CAP en Español
Small CAP Banner

RELEASE: Eds, Meds, and the Feds: New CAP Report Details How the Federal Government Can Leverage Economic Power of Anchor Institutions

    PRINT:
  • print icon
  • SHARE:
  • Facebook icon
  • Twitter icon
  • Share on Google+
  • Email icon

Contact: Allison Preiss
Phone: 202.478.6331
Email: apreiss@americanprogress.org

Partnerships between universities, hospitals, and the federal government can advance goals, including economic development and improved quality of life.

Washington, D.C. — A new report from the Center for American Progress details how the federal government can play a larger and more meaningful role in encouraging partnerships between cities and communities and anchor institutions to increase community revitalization and economic growth. Universities and hospitals, collectively called “Eds and Meds,” are commonly referred to as anchor institutions, as they are rooted in the communities where they are located.

CAP’s report notes that many American mayors, including Baltimore Mayor Stephanie Rawlings-Blake, are already smartly leveraging partnerships with anchor institutions to advance a variety of goals, including economic development, public safety, hiring, purchasing, and improving quality of life. The federal government—which has a history of supporting these partnerships—can help further this process and has a vested interest in exploring strategies that harness the power of anchors to increase community revitalization and economic growth.

“Universities alone represent roughly 3 percent of U.S. GDP and employ more than 3 million people annually—and many of these institutions are located in inner cities. It’s important that we enhance the ability of anchor institutions to work more strategically in the communities they call home,” said Tracey Ross, Senior Policy Analyst with CAP’s Poverty to Prosperity Program and the author of the report.

CAP’s report makes several recommendations for how the federal government can foster anchor partnerships. They include:

  • Giving greater weight to place-based grant applicants that have strong partnerships with anchors. Federal leaders should ensure that initiatives better outline the possible roles anchors can take and better assess the strength of these partnerships to spur greater anchor involvement.
  • Rebuilding the U.S. Department of Housing and Urban Development’s, or HUD’s, Office of University Partnerships, or OUP. This office should assist anchors located in communities that have been awarded federal grants for place-based work by providing research and technical assistance around their roles.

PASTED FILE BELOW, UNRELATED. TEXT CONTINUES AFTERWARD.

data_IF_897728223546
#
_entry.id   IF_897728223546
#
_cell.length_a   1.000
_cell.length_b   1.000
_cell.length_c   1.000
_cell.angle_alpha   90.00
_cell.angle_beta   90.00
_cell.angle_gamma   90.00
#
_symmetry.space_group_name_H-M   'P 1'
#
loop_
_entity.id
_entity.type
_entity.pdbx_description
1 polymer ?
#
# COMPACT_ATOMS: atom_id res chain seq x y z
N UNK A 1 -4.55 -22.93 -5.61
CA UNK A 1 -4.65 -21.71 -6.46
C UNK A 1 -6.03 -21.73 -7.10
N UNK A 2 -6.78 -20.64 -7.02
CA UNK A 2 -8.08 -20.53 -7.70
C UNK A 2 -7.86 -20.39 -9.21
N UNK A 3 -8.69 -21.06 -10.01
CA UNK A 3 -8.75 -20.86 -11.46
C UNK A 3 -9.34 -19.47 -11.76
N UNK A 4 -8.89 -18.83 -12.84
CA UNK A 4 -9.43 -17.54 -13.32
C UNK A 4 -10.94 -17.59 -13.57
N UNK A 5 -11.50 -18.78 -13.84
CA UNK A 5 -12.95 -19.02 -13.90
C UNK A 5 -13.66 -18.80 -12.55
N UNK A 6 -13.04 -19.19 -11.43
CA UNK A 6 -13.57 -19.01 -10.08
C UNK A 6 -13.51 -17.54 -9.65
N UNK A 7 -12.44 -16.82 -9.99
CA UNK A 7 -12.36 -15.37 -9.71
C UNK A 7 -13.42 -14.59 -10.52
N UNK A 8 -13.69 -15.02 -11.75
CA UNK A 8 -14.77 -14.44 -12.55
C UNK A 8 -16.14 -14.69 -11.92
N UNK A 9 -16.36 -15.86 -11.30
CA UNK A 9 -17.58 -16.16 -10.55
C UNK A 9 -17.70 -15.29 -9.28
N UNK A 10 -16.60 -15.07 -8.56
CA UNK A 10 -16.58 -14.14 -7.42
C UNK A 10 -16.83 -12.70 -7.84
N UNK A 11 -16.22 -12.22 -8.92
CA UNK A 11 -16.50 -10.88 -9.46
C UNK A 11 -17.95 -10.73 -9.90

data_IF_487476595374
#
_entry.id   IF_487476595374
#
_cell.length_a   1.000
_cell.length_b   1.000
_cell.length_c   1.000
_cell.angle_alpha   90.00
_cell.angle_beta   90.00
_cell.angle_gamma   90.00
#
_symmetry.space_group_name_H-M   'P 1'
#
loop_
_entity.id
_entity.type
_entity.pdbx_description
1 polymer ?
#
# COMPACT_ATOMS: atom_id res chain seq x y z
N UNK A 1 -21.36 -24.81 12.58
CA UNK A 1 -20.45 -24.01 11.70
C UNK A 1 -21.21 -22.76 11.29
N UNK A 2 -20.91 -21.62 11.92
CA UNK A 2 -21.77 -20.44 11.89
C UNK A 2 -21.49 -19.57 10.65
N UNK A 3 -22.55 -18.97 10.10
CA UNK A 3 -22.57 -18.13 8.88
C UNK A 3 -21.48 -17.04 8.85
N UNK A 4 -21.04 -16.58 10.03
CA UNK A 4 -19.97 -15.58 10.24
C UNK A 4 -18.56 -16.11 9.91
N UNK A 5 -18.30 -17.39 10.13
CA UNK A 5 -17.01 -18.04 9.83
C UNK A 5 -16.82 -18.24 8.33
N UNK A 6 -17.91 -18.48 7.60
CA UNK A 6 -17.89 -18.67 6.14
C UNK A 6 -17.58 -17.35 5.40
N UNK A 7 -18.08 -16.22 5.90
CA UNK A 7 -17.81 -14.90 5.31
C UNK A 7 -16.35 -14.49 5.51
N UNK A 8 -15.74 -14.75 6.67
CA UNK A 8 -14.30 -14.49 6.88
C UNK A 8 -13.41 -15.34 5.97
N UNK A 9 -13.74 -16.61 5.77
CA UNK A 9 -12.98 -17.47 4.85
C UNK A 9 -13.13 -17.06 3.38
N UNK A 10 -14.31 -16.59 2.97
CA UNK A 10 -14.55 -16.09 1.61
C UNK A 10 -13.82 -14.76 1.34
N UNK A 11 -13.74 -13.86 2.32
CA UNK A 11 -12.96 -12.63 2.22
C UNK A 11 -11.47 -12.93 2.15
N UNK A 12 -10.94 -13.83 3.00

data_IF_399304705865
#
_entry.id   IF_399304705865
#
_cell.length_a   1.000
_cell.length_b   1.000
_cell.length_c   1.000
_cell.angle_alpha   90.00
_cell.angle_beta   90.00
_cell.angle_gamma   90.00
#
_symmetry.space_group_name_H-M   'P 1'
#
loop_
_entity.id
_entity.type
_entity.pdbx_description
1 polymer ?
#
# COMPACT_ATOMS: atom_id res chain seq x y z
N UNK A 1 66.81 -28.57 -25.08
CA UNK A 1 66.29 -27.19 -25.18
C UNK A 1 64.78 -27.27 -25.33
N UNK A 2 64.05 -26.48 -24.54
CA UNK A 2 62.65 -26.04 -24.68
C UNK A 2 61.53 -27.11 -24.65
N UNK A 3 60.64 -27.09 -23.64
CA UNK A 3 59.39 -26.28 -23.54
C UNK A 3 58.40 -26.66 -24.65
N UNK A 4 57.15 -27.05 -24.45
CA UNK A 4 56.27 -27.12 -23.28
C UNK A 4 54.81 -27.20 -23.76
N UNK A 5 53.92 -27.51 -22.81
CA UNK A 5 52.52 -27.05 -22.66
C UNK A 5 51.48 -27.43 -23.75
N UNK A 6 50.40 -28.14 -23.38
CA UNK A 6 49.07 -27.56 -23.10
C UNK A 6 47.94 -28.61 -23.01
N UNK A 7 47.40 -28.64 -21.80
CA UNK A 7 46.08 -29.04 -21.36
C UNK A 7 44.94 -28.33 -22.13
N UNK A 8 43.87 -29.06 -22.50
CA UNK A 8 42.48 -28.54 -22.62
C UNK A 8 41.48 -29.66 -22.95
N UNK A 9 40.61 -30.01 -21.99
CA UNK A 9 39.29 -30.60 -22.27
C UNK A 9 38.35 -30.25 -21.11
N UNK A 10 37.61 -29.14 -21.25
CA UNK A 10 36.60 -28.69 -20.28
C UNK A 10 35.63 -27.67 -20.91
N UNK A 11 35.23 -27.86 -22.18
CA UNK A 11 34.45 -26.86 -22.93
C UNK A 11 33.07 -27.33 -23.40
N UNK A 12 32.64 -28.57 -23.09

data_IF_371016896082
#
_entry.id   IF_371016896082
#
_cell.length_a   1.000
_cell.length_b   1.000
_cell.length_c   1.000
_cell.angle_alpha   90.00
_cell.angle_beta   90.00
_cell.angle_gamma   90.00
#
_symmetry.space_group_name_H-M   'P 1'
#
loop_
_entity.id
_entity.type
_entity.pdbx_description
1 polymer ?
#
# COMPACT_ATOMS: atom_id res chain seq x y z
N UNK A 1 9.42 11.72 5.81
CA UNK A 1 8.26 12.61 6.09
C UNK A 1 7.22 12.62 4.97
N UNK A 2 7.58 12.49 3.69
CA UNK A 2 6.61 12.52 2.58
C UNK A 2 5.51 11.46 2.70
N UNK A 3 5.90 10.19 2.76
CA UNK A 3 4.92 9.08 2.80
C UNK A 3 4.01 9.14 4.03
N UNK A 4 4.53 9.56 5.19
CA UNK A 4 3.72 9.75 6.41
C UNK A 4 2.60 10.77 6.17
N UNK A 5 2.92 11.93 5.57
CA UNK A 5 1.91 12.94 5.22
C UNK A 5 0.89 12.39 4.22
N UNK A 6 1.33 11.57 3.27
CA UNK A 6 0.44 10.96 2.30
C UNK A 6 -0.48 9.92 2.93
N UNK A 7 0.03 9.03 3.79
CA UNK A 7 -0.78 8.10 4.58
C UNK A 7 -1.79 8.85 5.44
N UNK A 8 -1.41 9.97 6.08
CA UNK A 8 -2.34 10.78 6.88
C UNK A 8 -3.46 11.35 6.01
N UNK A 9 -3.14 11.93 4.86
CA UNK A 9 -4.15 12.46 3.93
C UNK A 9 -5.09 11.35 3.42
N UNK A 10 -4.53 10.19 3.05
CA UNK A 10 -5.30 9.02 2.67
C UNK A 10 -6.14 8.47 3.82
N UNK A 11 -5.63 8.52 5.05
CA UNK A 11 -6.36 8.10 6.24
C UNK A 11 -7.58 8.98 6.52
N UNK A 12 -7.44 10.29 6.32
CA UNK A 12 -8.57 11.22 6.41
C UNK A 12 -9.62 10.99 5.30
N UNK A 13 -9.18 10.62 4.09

• Ensuring HUD helps develop tools to measure anchor performance. HUD should work to improve anchor performance by encouraging the creation of dashboard indicators that demonstrate community impact and can be reported to Congress and other stakeholders.
  • Encouraging HUD to work with anchors to promote affordable housing development. OUP should engage anchors around HUD’s housing development goals and offer matching funds for employee-assisted housing and AmeriCorps and AmeriCorps VISTA housing.
  • Encouraging colleges to better utilize the Federal Work-Study, or FWS, program for service learning. The U.S. Department of Education should outline ways in which colleges and universities can better leverage the community service requirement to enhance educational and leadership experiences while benefiting the broader community.
  • Ensuring a greater impact from the community benefit requirement under the Affordable Care Act, or ACA. Federal leaders should expand the definition of community benefit and direct hospitals to work with local leaders to collaborate around the community health needs assessment to ensure resources are spent on shared priorities.
  • Fostering small-business partnerships and mentoring. The federal government should encourage institutions receiving funding for research to implement programs that mentor local, disadvantaged businesses through additional funding opportunities. In addition, the Small Business Administration should support small-business intermediaries in identifying local and disadvantaged businesses that have the potential to work with anchor clients.
  • Helping align community and technical college courses with apprenticeship programs. A previous Center for American Progress report recommended that the U.S. Department of Education and the U.S. Department of Labor work with policymakers, accrediting bodies, and colleges and universities to greatly expand the number of effective articulation agreements in place.

Click here to read “Eds, Meds, and the Feds: How the Federal Government Can Foster the Role of Anchor Institutions in Community Revitalization.”

For more information or to speak with an expert, please contact Allison Preiss at apreiss@americanprogress.org or 202.478.6331.

To speak with our experts on this topic, please contact:

Print: Liz Bartolomeo (poverty, health care)
202.481.8151 or lbartolomeo@americanprogress.org

Print: Tom Caiazza (foreign policy, energy and environment, LGBT issues, gun-violence prevention)
202.481.7141 or tcaiazza@americanprogress.org

Print: Allison Preiss (economy, education)
202.478.6331 or apreiss@americanprogress.org

Print: Tanya Arditi (immigration, Progress 2050, race issues, demographics, criminal justice, Legal Progress)
202.741.6258 or tarditi@americanprogress.org

Print: Chelsea Kiene (women's issues, TalkPoverty.org, faith)
202.478.5328 or ckiene@americanprogress.org

Print: Beatriz Lopez (Center for American Progress Action Fund)
202.741.6255 or blopez@americanprogress.org

Spanish-language and ethnic media: Rafael Medina
202.478.5313 or rjmedina@americanprogress.org

TV: Rachel Rosen
202.483.2675 or rrosen@americanprogress.org

Radio: Sally Tucker
202.481.8103 or sstucker@americanprogress.org